Tuesday, January 27, 2009

Feeling Philosophical & alles Gute zum Geburtstag, Mozart!

Over the years I have dabbled in reading some philosophical documents, such as Nietzsche, the Tao Te Ching, or the writings of Siddhartha Guatama, either on my own or for course work. This past summer was brimming with the educational philosophy of Plato, Artistotle, Rosseau, Dewey, and Freire- to name a few. Although I am not much of philosopher (my philosophy club Muffin can out-rhetoric me in a matter of seconds), I could process the broad educational philosophical perspectives presented.

I have not written in the past few days because my nose has been buried in textbooks, particularly the text A Philosophy of Music Education by Bennett Reimer. The specifics presented in this text has my mind reeling with so many questions and thoughts that, quite honestly, my brain feels like pudding after a few pages. The purpose of the reading is to get the mind inquiring, processing, and exploring in preparation for writing my own philosophy of music education. Mission accomplished? I am not sure pudding is on the syllabus.

I must admit I am a bit leery of this philosophy statement. I have written many, many, many papers during my academic career, including one I hope to turn into a dissertation at some point. However, this one is not academic...it is personal. I must write a statement that indicates who I am, what I value, what I think about teaching, and how I will teach in a clear, organized and unified composition of approximately 1000 words. 1000 words!? That is only about 2 pages at single spacing! It feels like both an insufficient and an overwhelmingly large space to objectively state my feelings and thoughts about myself and my future profession. Also, this statement will reside in my professional development portfolio- a document for all future employers to see. No pressure. I have 2 weeks to mull over the subject, write, re-write, and re-write again. I know that once my brain regains a slightly more solid state I will be ready philosophize.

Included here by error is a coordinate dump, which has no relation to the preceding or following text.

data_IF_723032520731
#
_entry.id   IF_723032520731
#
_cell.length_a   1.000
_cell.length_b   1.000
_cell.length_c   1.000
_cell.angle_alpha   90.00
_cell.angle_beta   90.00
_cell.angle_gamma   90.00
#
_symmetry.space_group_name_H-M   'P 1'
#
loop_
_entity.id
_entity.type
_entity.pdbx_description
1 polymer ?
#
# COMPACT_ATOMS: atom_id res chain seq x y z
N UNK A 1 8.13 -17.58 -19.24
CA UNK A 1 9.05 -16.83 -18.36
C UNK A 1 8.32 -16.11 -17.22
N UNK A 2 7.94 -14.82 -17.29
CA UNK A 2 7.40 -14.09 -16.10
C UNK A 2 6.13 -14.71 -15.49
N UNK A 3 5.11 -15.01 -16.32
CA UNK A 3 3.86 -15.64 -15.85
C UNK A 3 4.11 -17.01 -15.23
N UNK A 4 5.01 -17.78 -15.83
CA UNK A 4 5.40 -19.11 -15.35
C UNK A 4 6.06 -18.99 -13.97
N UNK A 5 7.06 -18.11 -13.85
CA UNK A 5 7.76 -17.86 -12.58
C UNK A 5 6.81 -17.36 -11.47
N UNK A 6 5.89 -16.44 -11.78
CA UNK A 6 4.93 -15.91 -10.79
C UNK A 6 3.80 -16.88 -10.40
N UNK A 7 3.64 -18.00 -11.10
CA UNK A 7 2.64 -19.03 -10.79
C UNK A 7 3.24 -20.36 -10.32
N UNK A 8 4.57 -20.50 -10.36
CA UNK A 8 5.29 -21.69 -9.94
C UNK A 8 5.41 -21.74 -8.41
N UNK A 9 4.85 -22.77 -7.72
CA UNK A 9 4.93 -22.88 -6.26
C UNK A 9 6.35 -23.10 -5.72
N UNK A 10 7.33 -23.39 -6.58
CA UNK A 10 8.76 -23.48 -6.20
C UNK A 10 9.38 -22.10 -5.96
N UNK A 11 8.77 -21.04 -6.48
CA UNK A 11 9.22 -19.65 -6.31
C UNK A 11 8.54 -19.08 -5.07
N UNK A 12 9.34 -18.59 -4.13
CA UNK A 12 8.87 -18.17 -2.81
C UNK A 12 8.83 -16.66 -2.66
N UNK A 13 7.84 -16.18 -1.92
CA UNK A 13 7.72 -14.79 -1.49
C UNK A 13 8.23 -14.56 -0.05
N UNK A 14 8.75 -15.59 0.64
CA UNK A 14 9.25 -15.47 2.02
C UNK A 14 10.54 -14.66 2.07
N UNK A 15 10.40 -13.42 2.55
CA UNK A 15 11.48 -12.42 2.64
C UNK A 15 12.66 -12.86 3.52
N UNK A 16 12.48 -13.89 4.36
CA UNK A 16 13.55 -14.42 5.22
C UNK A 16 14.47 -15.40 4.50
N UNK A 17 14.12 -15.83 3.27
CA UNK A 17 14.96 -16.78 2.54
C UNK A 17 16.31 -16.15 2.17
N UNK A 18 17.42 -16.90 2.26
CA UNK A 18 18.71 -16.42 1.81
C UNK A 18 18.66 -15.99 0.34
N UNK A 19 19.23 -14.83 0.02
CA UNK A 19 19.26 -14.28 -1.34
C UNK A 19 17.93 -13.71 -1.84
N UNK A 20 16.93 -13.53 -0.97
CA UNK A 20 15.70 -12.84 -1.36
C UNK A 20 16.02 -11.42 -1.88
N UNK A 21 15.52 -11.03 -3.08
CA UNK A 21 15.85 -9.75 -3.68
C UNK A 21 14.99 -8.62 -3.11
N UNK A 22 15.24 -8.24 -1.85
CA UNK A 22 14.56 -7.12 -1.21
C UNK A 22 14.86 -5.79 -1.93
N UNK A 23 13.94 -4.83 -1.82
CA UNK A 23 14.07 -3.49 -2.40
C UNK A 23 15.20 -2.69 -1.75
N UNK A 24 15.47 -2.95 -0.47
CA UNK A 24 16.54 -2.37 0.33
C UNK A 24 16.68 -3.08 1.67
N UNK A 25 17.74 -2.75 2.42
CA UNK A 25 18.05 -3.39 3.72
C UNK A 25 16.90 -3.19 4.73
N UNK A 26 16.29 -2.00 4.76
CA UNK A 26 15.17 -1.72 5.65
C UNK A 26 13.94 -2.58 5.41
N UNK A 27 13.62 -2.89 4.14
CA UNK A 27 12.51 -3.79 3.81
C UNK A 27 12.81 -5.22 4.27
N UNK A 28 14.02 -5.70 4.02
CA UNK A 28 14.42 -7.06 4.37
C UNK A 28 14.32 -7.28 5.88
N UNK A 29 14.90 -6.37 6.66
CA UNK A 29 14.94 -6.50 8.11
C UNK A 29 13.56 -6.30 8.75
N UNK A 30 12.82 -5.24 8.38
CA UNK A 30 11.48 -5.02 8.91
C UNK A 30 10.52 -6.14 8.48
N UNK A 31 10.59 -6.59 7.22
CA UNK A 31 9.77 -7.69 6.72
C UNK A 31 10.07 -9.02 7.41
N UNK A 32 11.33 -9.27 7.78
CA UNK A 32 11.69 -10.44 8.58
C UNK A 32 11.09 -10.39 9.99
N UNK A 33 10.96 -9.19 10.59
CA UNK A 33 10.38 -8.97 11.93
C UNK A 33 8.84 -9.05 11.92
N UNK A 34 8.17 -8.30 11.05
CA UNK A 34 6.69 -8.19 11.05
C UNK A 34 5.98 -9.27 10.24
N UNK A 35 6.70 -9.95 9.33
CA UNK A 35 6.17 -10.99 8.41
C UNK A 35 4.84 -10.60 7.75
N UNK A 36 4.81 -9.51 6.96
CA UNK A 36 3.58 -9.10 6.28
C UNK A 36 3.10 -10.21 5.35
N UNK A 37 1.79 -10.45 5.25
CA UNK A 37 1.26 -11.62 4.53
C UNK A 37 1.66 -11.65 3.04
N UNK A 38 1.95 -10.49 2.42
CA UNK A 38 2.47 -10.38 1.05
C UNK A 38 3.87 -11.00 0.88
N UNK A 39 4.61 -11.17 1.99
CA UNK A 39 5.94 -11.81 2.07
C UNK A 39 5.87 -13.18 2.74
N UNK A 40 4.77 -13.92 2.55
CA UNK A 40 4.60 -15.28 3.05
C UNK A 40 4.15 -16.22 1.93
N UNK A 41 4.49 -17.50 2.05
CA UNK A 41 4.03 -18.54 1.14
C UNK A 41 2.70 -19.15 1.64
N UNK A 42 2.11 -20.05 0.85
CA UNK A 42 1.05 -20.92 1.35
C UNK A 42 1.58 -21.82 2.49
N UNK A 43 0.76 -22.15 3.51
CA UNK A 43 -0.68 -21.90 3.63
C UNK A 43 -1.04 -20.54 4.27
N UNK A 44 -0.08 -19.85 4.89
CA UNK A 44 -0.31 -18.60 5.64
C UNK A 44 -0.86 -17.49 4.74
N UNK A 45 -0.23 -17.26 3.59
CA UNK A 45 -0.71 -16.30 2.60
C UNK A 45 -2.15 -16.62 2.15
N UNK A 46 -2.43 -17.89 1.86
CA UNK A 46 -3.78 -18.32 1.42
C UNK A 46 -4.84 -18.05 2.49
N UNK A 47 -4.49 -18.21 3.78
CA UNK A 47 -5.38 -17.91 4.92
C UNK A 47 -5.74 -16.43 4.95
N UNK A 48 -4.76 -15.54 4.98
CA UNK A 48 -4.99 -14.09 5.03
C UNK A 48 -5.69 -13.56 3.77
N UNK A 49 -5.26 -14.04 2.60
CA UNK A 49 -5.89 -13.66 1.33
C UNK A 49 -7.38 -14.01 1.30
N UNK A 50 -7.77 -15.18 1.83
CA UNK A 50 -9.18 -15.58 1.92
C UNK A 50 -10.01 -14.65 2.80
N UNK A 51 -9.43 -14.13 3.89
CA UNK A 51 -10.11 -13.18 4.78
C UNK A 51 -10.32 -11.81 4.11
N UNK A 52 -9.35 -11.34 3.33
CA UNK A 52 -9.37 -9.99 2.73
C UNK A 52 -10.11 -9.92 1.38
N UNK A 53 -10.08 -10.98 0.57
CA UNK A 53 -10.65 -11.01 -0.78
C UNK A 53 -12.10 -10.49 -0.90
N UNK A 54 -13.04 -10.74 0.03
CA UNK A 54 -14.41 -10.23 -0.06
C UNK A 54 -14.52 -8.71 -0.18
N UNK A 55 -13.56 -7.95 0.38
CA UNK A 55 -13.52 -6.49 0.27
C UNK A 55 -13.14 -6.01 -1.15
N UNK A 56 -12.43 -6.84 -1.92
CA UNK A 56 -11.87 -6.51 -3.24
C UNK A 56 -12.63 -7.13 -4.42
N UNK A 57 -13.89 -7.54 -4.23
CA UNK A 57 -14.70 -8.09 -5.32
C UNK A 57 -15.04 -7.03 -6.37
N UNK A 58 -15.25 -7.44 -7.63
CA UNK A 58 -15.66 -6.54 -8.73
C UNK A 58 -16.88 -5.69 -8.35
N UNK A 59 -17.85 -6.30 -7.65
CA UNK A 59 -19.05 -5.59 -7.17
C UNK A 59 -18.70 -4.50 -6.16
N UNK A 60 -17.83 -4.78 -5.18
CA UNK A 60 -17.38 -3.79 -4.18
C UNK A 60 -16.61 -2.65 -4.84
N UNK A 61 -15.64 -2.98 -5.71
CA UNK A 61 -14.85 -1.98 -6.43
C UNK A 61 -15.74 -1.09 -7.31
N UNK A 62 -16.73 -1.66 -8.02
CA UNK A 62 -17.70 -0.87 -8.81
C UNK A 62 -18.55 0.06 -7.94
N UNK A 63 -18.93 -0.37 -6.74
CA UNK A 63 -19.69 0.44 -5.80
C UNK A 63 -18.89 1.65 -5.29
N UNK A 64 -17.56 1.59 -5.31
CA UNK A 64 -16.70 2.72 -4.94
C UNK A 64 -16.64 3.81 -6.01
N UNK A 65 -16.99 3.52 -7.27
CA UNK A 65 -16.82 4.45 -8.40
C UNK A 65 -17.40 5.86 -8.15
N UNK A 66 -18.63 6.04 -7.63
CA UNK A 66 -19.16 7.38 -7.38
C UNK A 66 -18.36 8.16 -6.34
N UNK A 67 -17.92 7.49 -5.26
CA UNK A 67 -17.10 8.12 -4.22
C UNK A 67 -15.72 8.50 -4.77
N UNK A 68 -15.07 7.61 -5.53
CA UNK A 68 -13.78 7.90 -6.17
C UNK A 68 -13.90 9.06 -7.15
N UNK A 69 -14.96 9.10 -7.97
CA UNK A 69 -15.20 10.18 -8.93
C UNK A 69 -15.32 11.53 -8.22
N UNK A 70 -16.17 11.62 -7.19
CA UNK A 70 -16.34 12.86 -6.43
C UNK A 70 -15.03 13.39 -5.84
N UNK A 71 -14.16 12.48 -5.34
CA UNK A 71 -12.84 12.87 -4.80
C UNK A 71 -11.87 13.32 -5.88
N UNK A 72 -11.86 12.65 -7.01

So, I must ask, what is your artistic philosophy? Who are you as an artist? What do you value? What does your art mean to you?

Also.... Alles Gute zum Geburtstag, Wolfie! Today is Mozart's 253rd Birthday, so crank up the tunes! I suggest listening to Der Hölle Rache kocht in meinem Herzen from Die Zauberflote. Nothing says happy birthday like the mad rantings of the Queen of the Night. The performance is great, and the Queen's costume is fantastical!

Merry Writings!


  1. I have often thought that some philosophical texts, especially those dealing in education or academia, are meant to turn our brains to mush. I would find myself getting cross-eyed, and hazy. It's not a feeling I like.

    A mission statement is fun! It's not a pact with the devil, so play with it. Being a musician, you certainly know how to play :)

  2. People have written short novels just answering one of those questions! Goodness, that's hard to do. How do you be succinct with an answer that can take a lifetime to figure out? I'm sure you can do it and I bet the process will be fascinating. Perhaps some homemade chicken soup will help bring you some answers. :)

  3. Wowza--that video is rad! Where do I get a hat like that??

    I totally feel your pain, deary. I've been asked to do something similar in my Intro to Art Ed class which seems weird. It's an INTRO--I haven't taught anything or read anything yet--How am I supposed to know anything about my teaching philosophy!?

    Best of Luck! I know you'll rock it. :)